Stoker is the long awaited American debut from the cultishly loved South Korean filmmaker Chan-wook Park, who is responsible not only for one of the best (and audibly disturbing) Vampire films ever made, but the ridiculously great, almost too great for words, Vengeance Trilogy (Sympathy For Mr. Vengeance, Oldboy, and Lady Vengeance). All of those movies are massively beloved films. So much that it seems like a pretty daunting task for Chan-wook Park to enter American territories and make a film that is actually for OUR market. One had to wonder if Hollywood would force the often shocking director to tone it down or not. Or whether Stoker would be on the same level as his past films.
Oldboy is often, and rightfully so, claimed as Chan-wook Park’s best film. If you’ve seen it, than you know what I mean when I say that the director loves touching on controversial taboo subjects. While Hollywood seems to indeed have had Park’s controversial nature toned down a bit, it’s surprisingly not as much as you’d think. I left Stoker feeling extremely excited, but also extremely creeped out. Which is absolutely what you want from a Chan-wook Park film.
Stoker tells the story of a girl named India (Mia Wasikowska) who’s father has just died on birthday. Her mother (Nicole Kidman) is now an emotional wreck, as India’s uncle Charlie (Matthew Goode) mysteriously shows up and moves into the house, despite most not knowing of his existence until his arrival. The rest of Stoker‘s mysteries are full of “did it happen or didn’t it” and are too interesting to spoil for you here.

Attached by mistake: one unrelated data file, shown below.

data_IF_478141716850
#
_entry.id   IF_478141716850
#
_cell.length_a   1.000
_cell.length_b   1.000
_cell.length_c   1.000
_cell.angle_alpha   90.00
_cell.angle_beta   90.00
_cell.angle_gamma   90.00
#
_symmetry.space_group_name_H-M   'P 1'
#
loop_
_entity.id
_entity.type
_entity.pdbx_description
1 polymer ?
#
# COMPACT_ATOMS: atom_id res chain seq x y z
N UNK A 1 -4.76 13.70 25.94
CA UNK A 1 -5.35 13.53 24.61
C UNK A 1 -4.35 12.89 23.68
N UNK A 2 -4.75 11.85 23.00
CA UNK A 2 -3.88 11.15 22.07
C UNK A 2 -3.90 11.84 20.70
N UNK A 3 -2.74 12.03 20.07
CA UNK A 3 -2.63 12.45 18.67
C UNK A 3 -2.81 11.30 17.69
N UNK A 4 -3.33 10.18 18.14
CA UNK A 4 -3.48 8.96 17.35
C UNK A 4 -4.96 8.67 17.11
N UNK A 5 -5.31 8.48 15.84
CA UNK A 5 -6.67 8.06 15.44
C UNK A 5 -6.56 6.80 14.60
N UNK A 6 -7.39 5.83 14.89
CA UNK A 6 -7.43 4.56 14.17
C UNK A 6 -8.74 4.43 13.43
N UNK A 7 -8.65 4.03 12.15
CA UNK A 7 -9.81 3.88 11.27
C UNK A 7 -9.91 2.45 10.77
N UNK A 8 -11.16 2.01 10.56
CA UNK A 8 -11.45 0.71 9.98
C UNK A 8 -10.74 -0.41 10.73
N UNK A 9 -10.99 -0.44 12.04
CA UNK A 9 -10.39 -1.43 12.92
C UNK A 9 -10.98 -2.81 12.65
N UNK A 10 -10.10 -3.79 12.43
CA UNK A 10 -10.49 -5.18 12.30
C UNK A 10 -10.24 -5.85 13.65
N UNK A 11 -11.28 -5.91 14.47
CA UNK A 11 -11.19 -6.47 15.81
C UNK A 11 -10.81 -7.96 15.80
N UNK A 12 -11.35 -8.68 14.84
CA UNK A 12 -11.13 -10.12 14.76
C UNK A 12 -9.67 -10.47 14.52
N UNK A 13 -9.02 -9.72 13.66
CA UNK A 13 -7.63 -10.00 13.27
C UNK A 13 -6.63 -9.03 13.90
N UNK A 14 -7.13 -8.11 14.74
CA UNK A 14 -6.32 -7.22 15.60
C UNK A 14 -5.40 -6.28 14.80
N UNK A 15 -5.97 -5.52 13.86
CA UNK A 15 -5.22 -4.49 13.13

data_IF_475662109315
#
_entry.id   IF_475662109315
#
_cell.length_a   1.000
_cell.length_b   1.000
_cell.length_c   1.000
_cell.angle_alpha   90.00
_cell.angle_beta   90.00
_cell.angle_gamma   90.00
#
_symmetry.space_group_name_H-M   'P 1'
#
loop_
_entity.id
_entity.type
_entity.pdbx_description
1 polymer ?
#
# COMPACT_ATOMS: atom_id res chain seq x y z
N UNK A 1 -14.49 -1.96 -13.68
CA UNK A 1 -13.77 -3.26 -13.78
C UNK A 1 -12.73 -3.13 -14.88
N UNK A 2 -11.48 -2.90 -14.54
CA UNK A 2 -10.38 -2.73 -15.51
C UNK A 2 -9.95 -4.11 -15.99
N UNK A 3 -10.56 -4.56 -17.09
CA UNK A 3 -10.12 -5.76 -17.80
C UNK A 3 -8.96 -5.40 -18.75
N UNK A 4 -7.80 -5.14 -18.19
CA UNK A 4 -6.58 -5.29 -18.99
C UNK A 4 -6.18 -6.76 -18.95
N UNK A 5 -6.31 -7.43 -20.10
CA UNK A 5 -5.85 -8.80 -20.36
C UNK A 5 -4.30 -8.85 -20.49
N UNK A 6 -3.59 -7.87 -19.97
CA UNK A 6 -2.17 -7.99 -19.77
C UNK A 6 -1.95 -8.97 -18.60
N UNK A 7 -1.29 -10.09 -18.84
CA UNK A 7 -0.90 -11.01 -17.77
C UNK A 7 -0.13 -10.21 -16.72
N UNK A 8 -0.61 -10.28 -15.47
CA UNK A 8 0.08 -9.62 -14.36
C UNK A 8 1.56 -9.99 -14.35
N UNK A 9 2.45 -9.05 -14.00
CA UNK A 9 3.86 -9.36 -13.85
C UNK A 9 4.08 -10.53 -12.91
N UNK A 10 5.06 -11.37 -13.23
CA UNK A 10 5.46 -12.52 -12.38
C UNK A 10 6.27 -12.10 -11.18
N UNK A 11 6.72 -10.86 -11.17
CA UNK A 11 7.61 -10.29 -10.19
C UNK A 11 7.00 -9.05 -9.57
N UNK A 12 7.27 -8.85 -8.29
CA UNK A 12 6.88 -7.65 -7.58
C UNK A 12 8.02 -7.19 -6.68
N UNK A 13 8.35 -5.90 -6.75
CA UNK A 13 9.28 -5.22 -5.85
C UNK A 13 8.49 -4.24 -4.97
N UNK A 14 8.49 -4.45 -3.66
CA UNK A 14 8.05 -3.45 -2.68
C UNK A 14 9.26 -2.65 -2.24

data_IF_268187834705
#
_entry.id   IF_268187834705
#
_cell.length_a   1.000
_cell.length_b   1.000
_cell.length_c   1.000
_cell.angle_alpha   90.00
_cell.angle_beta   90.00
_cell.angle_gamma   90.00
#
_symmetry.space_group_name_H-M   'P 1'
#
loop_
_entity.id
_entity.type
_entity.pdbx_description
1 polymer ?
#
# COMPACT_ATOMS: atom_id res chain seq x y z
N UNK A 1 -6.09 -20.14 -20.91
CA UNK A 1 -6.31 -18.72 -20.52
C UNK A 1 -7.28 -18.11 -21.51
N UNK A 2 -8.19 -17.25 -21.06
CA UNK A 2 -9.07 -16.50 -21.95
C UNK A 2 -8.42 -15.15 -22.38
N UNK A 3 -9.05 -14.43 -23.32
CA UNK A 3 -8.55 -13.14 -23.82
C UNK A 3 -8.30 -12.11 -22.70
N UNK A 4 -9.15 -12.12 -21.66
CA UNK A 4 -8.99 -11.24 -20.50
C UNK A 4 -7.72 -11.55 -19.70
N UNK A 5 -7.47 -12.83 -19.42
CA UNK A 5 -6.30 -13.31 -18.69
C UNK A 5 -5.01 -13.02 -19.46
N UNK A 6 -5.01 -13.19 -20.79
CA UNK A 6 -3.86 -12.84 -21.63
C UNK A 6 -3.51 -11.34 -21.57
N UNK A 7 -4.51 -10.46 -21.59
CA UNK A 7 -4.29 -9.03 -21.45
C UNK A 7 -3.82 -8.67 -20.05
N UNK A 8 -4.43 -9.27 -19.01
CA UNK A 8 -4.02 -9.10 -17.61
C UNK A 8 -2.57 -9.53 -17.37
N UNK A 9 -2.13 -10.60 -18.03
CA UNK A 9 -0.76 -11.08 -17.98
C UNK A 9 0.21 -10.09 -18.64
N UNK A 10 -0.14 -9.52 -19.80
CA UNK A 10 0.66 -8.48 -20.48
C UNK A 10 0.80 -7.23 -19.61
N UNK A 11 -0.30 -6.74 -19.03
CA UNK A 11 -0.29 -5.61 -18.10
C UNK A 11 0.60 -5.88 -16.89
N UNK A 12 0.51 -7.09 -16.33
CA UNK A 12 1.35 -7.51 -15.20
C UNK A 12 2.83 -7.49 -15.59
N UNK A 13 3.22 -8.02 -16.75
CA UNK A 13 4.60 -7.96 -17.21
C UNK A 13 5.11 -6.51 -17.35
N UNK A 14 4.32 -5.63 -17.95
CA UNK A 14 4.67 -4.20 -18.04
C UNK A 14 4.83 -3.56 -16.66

This is a film that will become a cult classic among teenage girls who frequent Hot Topic. It’s a movie for a new generation of teenage girl angst. The imagery in Stoker is rich with gothic sub-textures and themes. But in a way that is at times maybe reminiscent of what Tim Burton was doing when he was still relevant. It’s never cheesy and always fits the story’s mood. The Cinematography always uses this to it’s advantage, crafting beautiful shot after beautiful shot.
Where Stoker is a good film, really it’s the film’s technical aspects that make it a great film. Chan-wook Park is known for his love of sound design (best example being Thirst‘s blood curling use of sucking and slurping noises) and this film is no exception. India’s character has the ability to hear things that no one else can. So everything is amplified x10. Such as the sound of a spider crawling up her leg, or the shell of an egg cracking as it’s being rolled around a table. Stoker puts so much emphasis on sound that towards the end it just feels natural that you’re hearing everything in a different context.
Stoker might not be the director’s best work, but it is certainly a worthy addition to his filmography. The film is loaded with beautiful cinematography, a fantastic audio track, and wonderful performances from the cast. Most notably, Matthew Goode, who makes just plays a creepy psychopath so damn well. It’s a film that deserves your time, your hearing, and your willingness to allow yourself to walk out the theater feeling slightly dirty and definitely creeped out, as if maybe you’ve intruded on something you weren’t intended to see.
I give Stoker a 4 out of 5.
By Richard Pepper